Project Spotlight: Diagnosis Coding Engine

Medical diagnostic errors impact 12 million adults each year in the US. A key reason why diagnostic errors are made – even by the best clinicians in highly reliable organizations – is the increasing complexity of the diagnostic process, with over 10,000 diseases and 5,000 laboratory tests to choose from.

This project focuses specifically on preventing coding and billing errors. To address this cognitively complex problem, the team is developing an engine that will predict likely diagnosis codes based on information available in a patient’s electronic health record. Specifically, the solution will review both structured and unstructured data, such as clinical notes, and apply a machine learning-based mapping from these data to specific diagnosis codes.

We connected with researchers, Dr. Pradeep Ravikumar and Dr. Jeremy Weiss of Carnegie Mellon University, to learn more about the project in the responses below.

Please share a little about your background and your research experiences.

Our team consists of Dr. Pradeep Ravikumar, an expert in machine learning (ML), and Dr. Jeremy Weiss, an expert in medical informatics. Dr. Ravikumar’s research group at Carnegie Mellon University works on next-generation statistical machine learning under two main verticals: “graceful AI” and “scrappy AI.” In graceful AI, we aim to learn ML models that are explainable, robust to train and test time corruptions, and resilient to distribution shifts. While in scrappy AI, we aim to learn ML models under resource constraints by discovering or leveraging various notions of “structure” and domain knowledge.

Dr. Weiss’ Care Health and Reasoning Machines (CHARM) lab develops longitudinal methods for health records data to uncover disease patterns in diseases of internal medicine. When deriving insights from health records data and making them useful to clinicians and stakeholders, these methods have to address the challenges upstream of modeling real-world, incomplete and censored data. We develop these methods to provide tailored solutions in sepsis progression, opioid abuse, and the COVID-19 pandemic.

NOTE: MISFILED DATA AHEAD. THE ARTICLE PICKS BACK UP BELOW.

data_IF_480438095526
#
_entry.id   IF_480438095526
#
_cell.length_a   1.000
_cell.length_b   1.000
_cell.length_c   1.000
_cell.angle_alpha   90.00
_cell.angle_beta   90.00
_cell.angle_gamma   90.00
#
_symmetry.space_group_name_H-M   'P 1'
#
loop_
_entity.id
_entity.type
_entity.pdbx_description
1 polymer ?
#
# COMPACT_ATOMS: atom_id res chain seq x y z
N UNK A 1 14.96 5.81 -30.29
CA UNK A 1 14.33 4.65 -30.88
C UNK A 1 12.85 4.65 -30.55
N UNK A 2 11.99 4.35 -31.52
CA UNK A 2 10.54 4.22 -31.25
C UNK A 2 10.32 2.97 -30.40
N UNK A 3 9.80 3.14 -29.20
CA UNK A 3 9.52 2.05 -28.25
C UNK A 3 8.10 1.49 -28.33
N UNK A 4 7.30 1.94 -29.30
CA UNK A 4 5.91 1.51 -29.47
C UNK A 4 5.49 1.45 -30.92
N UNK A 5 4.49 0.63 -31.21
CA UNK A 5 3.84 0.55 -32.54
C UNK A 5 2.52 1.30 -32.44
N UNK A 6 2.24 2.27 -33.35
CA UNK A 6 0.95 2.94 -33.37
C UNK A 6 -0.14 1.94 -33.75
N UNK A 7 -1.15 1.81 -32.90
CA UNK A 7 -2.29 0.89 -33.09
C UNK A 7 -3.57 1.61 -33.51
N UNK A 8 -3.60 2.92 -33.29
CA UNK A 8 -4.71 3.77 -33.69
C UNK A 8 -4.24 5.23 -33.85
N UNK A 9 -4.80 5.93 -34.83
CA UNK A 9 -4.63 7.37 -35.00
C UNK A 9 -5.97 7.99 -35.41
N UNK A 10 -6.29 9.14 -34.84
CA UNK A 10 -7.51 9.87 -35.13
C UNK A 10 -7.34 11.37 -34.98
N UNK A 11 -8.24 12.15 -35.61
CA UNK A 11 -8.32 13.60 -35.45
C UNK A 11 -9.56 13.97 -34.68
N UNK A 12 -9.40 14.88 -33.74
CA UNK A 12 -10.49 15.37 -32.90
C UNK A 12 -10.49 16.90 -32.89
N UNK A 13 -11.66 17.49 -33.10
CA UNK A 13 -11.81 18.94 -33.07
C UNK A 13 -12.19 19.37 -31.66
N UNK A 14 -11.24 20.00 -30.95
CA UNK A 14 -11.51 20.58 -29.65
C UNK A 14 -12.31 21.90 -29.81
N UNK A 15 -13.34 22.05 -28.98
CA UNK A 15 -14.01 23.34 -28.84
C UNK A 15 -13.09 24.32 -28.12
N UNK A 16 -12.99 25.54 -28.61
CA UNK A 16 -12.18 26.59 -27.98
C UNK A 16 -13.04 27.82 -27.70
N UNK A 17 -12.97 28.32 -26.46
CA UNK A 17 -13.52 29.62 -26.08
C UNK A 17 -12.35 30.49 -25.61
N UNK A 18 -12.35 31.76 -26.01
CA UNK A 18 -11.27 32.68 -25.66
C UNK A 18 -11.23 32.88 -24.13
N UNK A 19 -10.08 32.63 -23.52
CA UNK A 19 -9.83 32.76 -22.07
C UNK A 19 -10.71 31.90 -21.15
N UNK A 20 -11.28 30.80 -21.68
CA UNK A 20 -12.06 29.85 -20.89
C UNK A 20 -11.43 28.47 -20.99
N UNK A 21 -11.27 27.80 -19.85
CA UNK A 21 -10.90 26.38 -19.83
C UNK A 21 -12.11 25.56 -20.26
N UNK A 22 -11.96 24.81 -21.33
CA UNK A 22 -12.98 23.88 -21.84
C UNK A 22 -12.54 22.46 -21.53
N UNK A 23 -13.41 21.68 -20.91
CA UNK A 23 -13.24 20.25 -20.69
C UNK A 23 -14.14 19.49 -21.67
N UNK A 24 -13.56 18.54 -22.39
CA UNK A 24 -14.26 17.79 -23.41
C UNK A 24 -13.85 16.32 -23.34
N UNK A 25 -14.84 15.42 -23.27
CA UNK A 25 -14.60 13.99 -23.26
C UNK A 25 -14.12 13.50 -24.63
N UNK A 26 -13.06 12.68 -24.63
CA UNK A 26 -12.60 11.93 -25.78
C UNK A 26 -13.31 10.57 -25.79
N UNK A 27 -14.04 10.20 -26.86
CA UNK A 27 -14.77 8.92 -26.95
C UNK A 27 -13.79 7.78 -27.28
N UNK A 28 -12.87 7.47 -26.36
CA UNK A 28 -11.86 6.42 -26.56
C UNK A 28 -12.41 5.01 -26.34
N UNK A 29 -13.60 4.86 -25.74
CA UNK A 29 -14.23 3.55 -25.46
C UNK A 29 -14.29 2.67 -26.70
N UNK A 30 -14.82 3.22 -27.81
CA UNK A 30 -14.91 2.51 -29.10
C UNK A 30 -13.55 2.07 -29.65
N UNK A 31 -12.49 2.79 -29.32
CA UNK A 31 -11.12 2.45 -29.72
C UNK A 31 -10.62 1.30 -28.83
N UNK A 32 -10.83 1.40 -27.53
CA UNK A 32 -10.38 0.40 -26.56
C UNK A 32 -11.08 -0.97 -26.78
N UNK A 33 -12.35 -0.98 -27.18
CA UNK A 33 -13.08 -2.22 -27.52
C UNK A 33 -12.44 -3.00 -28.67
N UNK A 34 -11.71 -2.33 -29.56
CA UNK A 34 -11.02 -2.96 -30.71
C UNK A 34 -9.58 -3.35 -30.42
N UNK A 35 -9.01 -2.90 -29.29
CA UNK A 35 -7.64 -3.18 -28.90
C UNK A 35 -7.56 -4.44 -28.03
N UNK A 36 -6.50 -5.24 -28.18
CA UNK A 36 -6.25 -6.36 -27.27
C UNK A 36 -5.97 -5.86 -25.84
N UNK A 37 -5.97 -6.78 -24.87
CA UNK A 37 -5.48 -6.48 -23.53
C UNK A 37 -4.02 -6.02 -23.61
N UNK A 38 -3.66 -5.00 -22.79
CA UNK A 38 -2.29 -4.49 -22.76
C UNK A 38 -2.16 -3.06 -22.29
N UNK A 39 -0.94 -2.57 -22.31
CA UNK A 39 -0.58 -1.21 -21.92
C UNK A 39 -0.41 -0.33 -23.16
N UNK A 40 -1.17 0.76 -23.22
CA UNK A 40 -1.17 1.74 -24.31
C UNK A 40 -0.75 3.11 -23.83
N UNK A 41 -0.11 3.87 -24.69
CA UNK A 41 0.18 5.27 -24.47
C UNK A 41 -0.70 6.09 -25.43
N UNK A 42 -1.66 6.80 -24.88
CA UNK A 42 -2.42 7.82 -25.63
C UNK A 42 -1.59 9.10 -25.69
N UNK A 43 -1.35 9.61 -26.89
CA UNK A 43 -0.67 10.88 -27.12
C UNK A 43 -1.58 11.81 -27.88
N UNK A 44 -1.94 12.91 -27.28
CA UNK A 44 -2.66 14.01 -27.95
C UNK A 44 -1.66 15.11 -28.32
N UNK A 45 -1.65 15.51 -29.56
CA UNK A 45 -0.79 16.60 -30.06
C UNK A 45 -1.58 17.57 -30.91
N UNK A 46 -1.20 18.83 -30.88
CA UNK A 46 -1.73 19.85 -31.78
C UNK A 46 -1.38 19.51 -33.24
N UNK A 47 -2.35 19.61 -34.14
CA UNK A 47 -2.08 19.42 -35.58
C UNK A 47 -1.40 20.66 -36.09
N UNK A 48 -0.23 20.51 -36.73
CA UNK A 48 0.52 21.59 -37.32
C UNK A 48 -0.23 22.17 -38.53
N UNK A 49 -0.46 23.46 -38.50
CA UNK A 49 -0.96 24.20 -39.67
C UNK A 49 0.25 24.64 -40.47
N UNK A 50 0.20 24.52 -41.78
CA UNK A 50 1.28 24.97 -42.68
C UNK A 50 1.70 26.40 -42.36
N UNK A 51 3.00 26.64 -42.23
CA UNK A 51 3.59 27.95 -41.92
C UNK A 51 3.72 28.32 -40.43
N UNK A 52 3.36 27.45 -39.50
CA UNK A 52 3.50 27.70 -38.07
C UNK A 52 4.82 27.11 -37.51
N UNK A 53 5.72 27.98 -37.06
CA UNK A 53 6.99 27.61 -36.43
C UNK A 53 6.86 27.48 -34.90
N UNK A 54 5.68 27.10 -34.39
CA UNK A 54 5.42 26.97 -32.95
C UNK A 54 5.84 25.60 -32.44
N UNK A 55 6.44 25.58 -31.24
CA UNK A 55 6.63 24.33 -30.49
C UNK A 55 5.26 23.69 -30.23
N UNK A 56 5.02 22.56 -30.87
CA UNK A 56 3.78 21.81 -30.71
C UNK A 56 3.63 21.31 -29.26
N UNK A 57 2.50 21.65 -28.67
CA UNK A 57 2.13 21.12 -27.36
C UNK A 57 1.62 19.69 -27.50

What led you to the PHDA?

We first met at an event which in part discussed the vast mismatch between problems ML researchers were tackling in the clinical domain, broadly around difficult prediction tasks, and problems that clinical practitioners found most pressing. Our discussions then led to the broad vision of our project: to help make electronic health records useful to doctors, rather than bog them down with extra work that detracts from their clinical practice.

From there, thanks to the outreach of PHDA and the Center for Machine Learning and Health (CMLH) to researchers at CMU, we were introduced to PHDA focusing on one aspect of our vision: to help simplify the task of populating problem lists in electronic health records.

Walk us through your project.

Our broader vision is to help doctors with their workflows around electronic health records. One specific problem we aim to solve is populating problem lists in electronic health records. This entails predicting ICD diagnosis codes after the patient has finished their visit. Currently, initial errors in such coding can range as high as 80% in some cases. Reducing these coding errors can lower costs, cause fewer penalties and result in enhanced reimbursements. When the coding predictions are explainable, it also lowers the burden of audits.

How do you and your project partners’ strengths complement each other?

Pradeep’s research expertise is in statistical ML, specifically in being able to learn complex models that can leverage domain knowledge (which there is a lot of in the clinical domain). This domain knowledge comes with certifiable guarantees that are robust and explainable. This nicely complements Weiss’ research expertise in medical informatics where his medical training aligns the algorithmic approaches with clinical scenarios.

How is the PHDA uniquely positioned to assist your team and grow your project to commercialization

One of the most crucial inputs to modern ML systems is data. The larger and higher the quality of the data is, the better the resulting machine learnt systems. Another crucial input is domain knowledge about workflows, processes and connections.

A project such as ours has a fantastic synergy with PHDA. By leveraging its data warehouses and its domain expertise, we can create a lot of value. We can accomplish this not only as a commercial enterprise, but also to realize the original vision of why we have electronic health records in the first place: to move towards better clinical practice for doctors and patients.

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